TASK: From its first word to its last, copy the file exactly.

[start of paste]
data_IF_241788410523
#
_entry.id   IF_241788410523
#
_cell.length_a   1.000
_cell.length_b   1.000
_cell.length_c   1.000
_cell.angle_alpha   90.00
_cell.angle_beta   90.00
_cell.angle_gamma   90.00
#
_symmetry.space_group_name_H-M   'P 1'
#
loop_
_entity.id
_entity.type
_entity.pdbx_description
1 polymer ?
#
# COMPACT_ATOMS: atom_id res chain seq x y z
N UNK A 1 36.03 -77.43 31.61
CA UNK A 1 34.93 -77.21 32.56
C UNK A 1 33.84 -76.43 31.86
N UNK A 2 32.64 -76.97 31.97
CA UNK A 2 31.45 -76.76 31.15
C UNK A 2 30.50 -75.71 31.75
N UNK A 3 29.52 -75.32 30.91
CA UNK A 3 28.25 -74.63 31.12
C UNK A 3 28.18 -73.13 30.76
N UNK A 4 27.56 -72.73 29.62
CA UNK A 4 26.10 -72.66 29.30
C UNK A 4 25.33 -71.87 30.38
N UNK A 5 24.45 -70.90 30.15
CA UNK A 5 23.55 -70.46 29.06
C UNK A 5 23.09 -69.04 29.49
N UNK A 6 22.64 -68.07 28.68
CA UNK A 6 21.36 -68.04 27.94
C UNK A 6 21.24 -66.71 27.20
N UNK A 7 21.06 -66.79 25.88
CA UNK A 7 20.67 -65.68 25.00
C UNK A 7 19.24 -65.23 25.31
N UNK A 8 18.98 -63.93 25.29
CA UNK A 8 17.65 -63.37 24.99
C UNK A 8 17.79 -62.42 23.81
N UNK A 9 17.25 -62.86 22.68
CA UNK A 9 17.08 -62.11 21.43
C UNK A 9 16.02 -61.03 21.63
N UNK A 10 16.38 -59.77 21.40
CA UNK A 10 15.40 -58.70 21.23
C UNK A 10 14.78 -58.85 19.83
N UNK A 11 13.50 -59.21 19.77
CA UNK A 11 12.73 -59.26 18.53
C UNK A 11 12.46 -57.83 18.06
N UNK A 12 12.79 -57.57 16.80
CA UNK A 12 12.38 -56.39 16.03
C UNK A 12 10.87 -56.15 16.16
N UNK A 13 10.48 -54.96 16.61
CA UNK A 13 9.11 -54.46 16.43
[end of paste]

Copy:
data_IF_241788410523
#
_entry.id   IF_241788410523
#
_cell.length_a   1.000
_cell.length_b   1.000
_cell.length_c   1.000
_cell.angle_alpha   90.00
_cell.angle_beta   90.00
_cell.angle_gamma   90.00
#
_symmetry.space_group_name_H-M   'P 1'
#
loop_
_entity.id
_entity.type
_entity.pdbx_description
1 polymer ?
#
# COMPACT_ATOMS: atom_id res chain seq x y z
N UNK A 1 36.03 -77.43 31.61
CA UNK A 1 34.93 -77.21 32.56
C UNK A 1 33.84 -76.43 31.86
N UNK A 2 32.64 -76.97 31.97
CA UNK A 2 31.45 -76.76 31.15
C UNK A 2 30.50 -75.71 31.75
N UNK A 3 29.52 -75.32 30.91
CA UNK A 3 28.25 -74.63 31.12
C UNK A 3 28.18 -73.13 30.76
N UNK A 4 27.56 -72.73 29.62
CA UNK A 4 26.10 -72.66 29.30
C UNK A 4 25.33 -71.87 30.38
N UNK A 5 24.45 -70.90 30.15
CA UNK A 5 23.55 -70.46 29.06
C UNK A 5 23.09 -69.04 29.49
N UNK A 6 22.64 -68.07 28.68
CA UNK A 6 21.36 -68.04 27.94
C UNK A 6 21.24 -66.71 27.20
N UNK A 7 21.06 -66.79 25.88
CA UNK A 7 20.67 -65.68 25.00
C UNK A 7 19.24 -65.23 25.31
N UNK A 8 18.98 -63.93 25.29
CA UNK A 8 17.65 -63.37 24.99
C UNK A 8 17.79 -62.42 23.81
N UNK A 9 17.25 -62.86 22.68
CA UNK A 9 17.08 -62.11 21.43
C UNK A 9 16.02 -61.03 21.63
N UNK A 10 16.38 -59.77 21.40
CA UNK A 10 15.40 -58.70 21.23
C UNK A 10 14.78 -58.85 19.83
N UNK A 11 13.50 -59.21 19.77
CA UNK A 11 12.73 -59.26 18.53
C UNK A 11 12.46 -57.83 18.06
N UNK A 12 12.79 -57.57 16.80
CA UNK A 12 12.38 -56.39 16.03
C UNK A 12 10.87 -56.15 16.16
N UNK A 13 10.48 -54.96 16.61
CA UNK A 13 9.11 -54.46 16.43